zero voltage because the voltage generated by the north pole would be canceled by the voltage generated by the south pole.) The characteristics of the LVT depend on how the two coils are connected. If they are connected in series opposition, the output is added and maximum sensitivity is obtained. Also, noise generated in one coil will be canceled by the noise generated in the other coil. However, if the coils are connected in parallel, both sensitivity and source impedance are reduced. Reduced sensitivity improves high-frequency response for measuring high velocities, and the lower output impedance improves the LVT’scompatibility with its signal-conditioning electronics.
Angular Displacement Transducers (ATDs)
An angular displacement transducer is an air-core variable differential capacitor that can sense angular displacement. As shown in exploded view Fig. 14 it has a movable metal rotor sandwiched between a single stator plate and segmented stator plates. When a high-frequency AC signal from an oscillator is placed across the
plates, it is modulated by the change in capacitance value due to the position of the rotor with respect to the segmented stator plates. The angular displacement of the rotor can then be determined accurately from the demodulated AC signal.
The base is the mounting platform for the transducer assembly. It contains the axial ball bearing that supports the shaft to which the rotor is fastened. The base also supports the transmitting board, which contains a metal surface that forms the lower
plate of the differential capacitor. The semicircular metal rotor mounted on the shaft is the variable plate or rotor of the capacitor. Positioned above the rotor is the receiving board containing two separate semicircular metal sectors on its lower surface. The board acts as the receiver for the AC signal that has been modulated
by the capacitance difference between the plates caused by rotor rotation.
An electronics circuit board mounted on top of the assembly contains the oscillator, demodulator, and filtering circuitry. The ADT is powered by DC, and its output is a DC signal that is proportional to angular displacement. The cup-shaped housing
encloses the entire assembly, and the base forms a secure cap. DC voltage is applied to the input terminals of the ADT to power the oscillator, which generates a 400- to 500-kHz voltage that is applied across the transmitting and receiving stator plates.
The receiving plates are at virtual ground, and the rotor is at true ground. The capacitance value between the transmitting and receiving plates remains constant, but the capacitance between the separate receiving plates varies with rotor position.
A null point is obtained when the rotor is positioned under equal areas of the receiving stator plates. In that position, the capacitance between the transmitting stator plate and the receiving stator plates will be equal, and there will be no output voltage. However, as the rotor moves clockwise or counterclockwise, the capacitance between the transmitting plate and one of the receiving plates will be greater than it is between the other receiving plate. As a result, after demodulation, the differential output DC voltage will be proportional to the angular distance the rotor moved from the null point.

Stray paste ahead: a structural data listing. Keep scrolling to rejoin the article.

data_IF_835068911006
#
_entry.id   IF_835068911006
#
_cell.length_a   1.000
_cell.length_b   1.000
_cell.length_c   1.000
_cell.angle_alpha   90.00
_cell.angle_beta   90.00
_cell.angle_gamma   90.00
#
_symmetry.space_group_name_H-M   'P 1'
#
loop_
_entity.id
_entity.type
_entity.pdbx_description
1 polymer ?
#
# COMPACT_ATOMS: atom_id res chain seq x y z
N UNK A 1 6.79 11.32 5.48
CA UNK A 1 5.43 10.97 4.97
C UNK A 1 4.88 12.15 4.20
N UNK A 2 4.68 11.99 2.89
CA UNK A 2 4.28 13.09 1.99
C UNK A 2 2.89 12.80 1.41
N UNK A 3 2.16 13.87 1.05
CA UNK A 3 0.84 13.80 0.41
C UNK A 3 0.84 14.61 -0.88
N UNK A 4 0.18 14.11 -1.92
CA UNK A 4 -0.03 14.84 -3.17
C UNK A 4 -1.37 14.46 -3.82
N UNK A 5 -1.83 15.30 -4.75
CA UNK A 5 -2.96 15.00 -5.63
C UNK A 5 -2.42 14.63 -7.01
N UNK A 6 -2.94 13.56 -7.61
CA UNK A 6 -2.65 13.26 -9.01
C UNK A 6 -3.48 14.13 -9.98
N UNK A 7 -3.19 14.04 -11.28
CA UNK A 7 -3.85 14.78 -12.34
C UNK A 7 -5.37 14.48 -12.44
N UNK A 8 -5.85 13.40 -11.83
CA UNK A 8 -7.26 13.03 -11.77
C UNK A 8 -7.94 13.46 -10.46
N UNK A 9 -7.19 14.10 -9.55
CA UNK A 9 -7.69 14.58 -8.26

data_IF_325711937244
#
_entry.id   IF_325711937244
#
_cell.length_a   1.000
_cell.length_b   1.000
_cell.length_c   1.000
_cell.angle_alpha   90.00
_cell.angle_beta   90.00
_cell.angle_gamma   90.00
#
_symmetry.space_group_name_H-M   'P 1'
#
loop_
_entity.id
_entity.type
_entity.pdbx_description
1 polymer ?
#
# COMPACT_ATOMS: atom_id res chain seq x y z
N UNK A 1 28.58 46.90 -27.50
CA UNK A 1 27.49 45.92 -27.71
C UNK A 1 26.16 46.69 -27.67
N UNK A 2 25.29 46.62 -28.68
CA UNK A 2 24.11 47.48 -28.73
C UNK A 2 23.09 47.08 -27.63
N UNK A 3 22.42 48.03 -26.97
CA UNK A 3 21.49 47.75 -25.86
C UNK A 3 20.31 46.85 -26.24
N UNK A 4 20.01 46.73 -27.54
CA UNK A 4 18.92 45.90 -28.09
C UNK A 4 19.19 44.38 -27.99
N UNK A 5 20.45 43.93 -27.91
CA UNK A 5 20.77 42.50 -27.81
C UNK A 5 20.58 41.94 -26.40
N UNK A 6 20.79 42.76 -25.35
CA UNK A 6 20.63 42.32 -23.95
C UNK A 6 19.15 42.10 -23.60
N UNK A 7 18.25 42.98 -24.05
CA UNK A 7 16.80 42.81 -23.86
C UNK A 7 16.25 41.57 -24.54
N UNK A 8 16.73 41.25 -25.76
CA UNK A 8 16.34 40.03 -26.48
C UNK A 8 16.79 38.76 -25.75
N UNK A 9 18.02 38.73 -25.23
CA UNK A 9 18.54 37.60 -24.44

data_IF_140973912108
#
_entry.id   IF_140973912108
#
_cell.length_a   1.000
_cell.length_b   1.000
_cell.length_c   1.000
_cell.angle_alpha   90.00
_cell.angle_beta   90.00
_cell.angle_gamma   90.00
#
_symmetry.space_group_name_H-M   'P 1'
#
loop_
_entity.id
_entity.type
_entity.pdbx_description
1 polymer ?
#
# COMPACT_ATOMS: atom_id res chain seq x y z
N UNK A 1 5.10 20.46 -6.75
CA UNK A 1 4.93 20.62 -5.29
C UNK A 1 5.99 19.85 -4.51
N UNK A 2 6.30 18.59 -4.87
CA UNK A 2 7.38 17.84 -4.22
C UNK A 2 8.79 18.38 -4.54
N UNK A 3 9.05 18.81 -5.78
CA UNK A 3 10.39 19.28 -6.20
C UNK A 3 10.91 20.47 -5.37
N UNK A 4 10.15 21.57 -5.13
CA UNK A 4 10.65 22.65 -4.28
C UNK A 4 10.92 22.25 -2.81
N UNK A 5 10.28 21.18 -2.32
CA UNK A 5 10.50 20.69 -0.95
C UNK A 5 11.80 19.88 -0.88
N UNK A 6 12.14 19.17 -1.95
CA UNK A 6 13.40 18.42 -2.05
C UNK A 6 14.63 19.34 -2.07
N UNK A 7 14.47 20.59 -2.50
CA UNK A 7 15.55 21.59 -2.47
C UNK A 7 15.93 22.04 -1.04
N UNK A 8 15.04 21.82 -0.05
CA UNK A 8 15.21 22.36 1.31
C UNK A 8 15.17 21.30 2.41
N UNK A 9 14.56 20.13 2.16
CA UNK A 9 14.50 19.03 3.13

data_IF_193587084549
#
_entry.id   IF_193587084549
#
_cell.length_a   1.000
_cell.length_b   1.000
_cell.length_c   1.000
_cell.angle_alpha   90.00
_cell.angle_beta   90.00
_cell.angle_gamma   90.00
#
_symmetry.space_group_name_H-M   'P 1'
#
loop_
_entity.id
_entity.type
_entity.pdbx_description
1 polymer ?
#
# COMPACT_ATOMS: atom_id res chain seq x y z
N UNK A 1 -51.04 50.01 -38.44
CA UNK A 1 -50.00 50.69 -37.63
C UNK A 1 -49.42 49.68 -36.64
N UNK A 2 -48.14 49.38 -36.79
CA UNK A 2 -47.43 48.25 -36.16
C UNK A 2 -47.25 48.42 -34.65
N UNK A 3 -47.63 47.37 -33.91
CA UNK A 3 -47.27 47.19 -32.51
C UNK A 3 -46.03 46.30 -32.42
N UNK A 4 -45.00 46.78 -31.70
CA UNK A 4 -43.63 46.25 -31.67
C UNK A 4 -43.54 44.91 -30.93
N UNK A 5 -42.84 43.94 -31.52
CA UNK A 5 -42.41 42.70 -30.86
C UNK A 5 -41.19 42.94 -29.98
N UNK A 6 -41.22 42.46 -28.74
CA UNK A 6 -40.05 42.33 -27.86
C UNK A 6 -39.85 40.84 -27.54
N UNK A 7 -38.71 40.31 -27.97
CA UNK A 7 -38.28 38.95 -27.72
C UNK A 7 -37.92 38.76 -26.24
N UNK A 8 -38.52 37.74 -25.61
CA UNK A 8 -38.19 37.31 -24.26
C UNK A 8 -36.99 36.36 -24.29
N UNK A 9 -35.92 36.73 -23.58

The Inductosyn is a proprietary AC sensor that generates position feedback signals that are similar to those from a resolver. There are rotary and linear Inductosyns. Much smaller than a resolver, a rotary Inductosyn is an assembly of a scale and slider on insulating substrates in a loop. When the scale is energized with AC, the
voltage couples into the two slider windings and induces voltages proportional to the sine and cosine of the slider spacing within a cyclic pitch.
An Inductosyn-to-digital (I/D) converter, similar to a resolver-to-digital (R/D) converter, is needed to convert these signals into a digital format. Atypical rotary Inductosyn with 360 cyclic pitches per rotation can resolve a total of 1,474,560 sectors for each resolution. This corresponds to an angular rotation of less than 0.9arc-s. This angular information in a digital format is sent to the motion controller.
Laser interferometers provide the most accurate position feedback for servosystems. They offer very high resolution (to 1.24 nm), noncontact measurement, a high update rate, and intrinsic accuracies of up to 0.02 ppm. They can be used in servosystems
either as passive position readouts or as active feedback sensors in a position servo loop. The laser beam path can be precisely aligned to coincide with the load or a specific point being measured, eliminating or greatly reducing Abbe error.
A single-axis system based on the Michaelson interferometer is illustrated in Fig. 15. It consists of a helium–neon laser, a polarizing beam splitter with a stationary retroreflector, a moving retroreflector that can be mounted on the object whose position is to be measured, and a photodetector, typically a photodiode.